Reading about a few of the great technological engineers in history made me wonder why their reputations are less well-known. The contributions of the female computers of WWII, Ada Lovelace, and Alan Turing seem to be met with resistance and controversy. The marginalization of women and even certain men leads to the popular theory that straight, white men invented the Internet.
The images and footage of the female computers in the film Top Secret Rosies: The Female Computers of World War II are far less iconic than the images and footage of the male soldiers in uniform. If you search for images of women during World War II, the top results include the Times Square Kiss, actresses, pin ups, and Rosie the Riveter. The mathematical and technical skills of the female computers were put to use in ballistics research, weapons testing, and eventually chemical weaponry. Perhaps the classified nature of their research and the implied scope of their successful efforts to the war, namely the accuracy and effectiveness of the weapons used defeat the enemy, are reasons that their contributions have been marginalized. However, the male soldiers who used those weapons in battle are often praised for their heroism.
Charles Babbage is a name that is far more recognizable than his young collaborator Ada Lovelace. Even to this day Lovelace’s contributions to Babbage’s work have been debated and considered by some to have been greatly exaggerated.
Alan Turing’s imprisonment, due to living openly as a homosexual, and suicide draws attention away from his biggest achievements such as the universal computing machine, his code breaking skills, and his interest in testing artificial intelligence.
After reading several articles, I noticed a common view that women, homosexual men, and even minorities in STEM and IT innovations have been regarded as secondary players to the more important roles held by the white male innovators. One article goes so far as to say that the contributions of women to technological advances have been elevated beyond fact and thereby have hurt women’s cause for recognition in the fields of science, technology, engineering, and mathematics.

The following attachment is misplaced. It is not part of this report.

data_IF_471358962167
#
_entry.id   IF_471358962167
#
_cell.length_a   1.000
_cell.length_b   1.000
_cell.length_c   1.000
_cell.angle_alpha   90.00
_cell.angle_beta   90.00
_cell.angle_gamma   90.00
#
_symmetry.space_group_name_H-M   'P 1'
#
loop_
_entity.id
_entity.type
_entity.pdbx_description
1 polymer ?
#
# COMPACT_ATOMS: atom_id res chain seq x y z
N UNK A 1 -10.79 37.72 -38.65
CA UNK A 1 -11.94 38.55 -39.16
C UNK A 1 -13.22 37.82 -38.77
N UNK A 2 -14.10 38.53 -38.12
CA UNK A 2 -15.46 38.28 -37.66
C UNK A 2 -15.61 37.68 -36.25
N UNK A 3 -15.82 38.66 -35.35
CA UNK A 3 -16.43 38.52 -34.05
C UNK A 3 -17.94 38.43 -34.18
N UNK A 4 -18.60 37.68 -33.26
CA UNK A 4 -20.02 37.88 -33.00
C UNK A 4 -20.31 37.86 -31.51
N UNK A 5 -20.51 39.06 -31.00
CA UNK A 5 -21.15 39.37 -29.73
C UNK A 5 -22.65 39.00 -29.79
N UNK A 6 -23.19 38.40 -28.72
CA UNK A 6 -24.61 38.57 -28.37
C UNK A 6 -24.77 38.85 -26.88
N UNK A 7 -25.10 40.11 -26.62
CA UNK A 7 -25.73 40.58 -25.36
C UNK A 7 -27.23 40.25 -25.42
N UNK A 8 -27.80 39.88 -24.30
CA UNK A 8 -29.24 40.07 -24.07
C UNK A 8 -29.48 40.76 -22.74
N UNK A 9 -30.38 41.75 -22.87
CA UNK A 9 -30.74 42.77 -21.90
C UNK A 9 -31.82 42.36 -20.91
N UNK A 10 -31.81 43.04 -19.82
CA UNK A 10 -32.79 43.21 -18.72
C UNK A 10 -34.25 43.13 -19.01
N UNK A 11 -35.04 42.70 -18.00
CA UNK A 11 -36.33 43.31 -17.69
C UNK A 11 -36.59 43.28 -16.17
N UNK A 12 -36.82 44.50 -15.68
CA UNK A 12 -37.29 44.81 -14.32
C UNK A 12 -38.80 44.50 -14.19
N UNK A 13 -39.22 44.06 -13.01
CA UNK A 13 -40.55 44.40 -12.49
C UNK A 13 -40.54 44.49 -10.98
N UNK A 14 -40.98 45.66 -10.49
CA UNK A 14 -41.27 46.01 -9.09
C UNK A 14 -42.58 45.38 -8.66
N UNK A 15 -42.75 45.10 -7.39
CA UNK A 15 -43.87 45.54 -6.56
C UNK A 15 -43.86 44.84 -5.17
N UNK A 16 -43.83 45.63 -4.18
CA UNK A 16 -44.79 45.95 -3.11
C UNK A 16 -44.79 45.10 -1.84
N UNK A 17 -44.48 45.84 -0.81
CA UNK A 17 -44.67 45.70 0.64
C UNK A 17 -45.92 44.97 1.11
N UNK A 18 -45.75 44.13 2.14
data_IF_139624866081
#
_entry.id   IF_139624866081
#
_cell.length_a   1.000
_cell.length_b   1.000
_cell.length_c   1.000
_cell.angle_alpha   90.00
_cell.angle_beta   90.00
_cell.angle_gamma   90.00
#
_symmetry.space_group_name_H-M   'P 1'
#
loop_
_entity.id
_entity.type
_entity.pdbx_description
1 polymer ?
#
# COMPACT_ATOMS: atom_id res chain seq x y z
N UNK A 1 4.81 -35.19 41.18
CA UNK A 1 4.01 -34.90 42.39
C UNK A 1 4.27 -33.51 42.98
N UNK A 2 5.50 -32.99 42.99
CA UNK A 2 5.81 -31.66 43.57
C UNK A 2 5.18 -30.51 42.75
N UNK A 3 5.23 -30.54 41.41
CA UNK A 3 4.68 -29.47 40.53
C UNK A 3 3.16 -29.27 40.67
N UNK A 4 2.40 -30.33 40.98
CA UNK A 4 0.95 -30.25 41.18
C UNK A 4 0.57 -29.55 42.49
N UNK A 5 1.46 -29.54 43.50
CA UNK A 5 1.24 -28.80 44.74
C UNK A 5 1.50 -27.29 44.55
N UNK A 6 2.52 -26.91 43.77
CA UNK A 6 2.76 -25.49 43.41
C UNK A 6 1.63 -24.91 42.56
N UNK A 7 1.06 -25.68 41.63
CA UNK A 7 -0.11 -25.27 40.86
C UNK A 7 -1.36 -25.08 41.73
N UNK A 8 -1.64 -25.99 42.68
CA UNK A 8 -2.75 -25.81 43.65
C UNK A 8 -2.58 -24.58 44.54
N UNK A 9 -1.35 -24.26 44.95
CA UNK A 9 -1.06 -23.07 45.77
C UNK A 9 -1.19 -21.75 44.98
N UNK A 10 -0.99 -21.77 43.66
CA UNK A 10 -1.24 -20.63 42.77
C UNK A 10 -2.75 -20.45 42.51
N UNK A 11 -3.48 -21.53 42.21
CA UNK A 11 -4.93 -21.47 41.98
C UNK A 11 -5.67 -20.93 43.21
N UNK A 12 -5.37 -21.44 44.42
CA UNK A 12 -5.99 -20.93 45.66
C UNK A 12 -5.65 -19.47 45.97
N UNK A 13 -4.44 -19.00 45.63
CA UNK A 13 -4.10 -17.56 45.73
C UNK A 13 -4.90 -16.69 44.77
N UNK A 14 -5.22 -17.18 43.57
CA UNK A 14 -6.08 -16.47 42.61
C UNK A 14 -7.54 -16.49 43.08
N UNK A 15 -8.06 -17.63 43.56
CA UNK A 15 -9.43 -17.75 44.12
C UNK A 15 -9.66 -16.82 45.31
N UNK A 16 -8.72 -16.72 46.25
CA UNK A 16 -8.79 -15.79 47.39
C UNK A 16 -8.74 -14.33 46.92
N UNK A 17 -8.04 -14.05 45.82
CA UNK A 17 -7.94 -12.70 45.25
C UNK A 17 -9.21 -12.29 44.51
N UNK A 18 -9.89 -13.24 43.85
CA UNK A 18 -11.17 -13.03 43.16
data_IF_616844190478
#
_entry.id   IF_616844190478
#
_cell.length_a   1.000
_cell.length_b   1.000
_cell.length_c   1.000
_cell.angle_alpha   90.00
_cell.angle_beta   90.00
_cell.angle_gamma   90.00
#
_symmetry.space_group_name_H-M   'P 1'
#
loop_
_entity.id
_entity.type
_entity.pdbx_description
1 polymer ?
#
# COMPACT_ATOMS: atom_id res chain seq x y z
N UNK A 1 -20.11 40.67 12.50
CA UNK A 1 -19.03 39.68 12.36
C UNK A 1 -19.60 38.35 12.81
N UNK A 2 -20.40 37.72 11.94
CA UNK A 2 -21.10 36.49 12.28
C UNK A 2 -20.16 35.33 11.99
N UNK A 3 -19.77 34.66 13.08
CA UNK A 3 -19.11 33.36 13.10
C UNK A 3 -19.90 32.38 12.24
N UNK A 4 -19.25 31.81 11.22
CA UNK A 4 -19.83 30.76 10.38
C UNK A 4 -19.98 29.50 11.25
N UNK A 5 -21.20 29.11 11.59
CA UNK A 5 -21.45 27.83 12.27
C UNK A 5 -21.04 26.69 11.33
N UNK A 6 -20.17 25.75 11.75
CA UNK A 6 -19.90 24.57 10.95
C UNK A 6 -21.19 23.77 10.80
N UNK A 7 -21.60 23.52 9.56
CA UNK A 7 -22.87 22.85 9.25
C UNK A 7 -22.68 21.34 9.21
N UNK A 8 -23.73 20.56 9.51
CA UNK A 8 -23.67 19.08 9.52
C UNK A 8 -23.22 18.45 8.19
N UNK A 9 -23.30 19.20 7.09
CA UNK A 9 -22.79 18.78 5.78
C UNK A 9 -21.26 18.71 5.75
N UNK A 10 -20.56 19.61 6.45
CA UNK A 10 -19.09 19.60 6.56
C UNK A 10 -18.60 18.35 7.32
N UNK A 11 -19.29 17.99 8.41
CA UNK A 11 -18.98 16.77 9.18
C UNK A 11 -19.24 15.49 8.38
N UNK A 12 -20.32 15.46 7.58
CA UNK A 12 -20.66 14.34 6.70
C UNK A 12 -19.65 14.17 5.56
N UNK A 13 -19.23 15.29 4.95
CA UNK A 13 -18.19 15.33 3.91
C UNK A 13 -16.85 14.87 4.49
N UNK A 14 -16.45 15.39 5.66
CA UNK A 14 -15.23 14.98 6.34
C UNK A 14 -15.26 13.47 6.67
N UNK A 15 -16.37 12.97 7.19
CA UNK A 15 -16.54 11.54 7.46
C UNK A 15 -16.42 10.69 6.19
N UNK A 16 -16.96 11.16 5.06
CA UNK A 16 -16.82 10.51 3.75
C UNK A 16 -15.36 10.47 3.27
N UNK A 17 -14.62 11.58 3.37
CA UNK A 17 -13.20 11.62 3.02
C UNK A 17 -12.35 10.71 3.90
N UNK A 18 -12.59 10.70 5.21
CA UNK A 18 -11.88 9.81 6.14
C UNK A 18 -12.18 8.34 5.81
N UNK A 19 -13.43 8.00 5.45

Are people not allowed to celebrate remarkable innovations by women, homosexual men, and minorities simply because the praise is too high for such “small” and “hidden” contributions? I believe that it’s important to honor all of the significant innovators who have paved the way for the production of today’s technologies. While white men are credited with inventing the Internet, that does not mean that women, homosexuals, and minorities lacked the skills or capability to do so. If anything, this marginalization means that the latter set had to work harder to be heard and acknowledged for their efforts.
If we can credit [Al] Gore as an Internet innovator despite having nothing at all to do with developing its infrastructure three decades prior, then surely we can credit women whose development of early coding language, network protocol and ARPANET influenced networked infrastructure pre-, during and post-DARPA. Certainly we can credit Ada Lovelace, a mathematician of the 19th century who is considered the world’s first computer programmer. And, of course, there’s an entire history of mathematics we can link to the African Diaspora! (Tara L. Conley, “The Women and People of Color Who Invented the Internet”)
It’s inaccurate and insulting to suggest that only white men are responsible for the creation of the Internet as well as every important innovation that led to history’s greatest technological advances. Several crucial STEM projects are works of collaboration and cooperation between men and women of different skill sets and backgrounds. There’s no reason why some of technology’s pioneers should be overlooked because of their gender, race, or sexual orientation.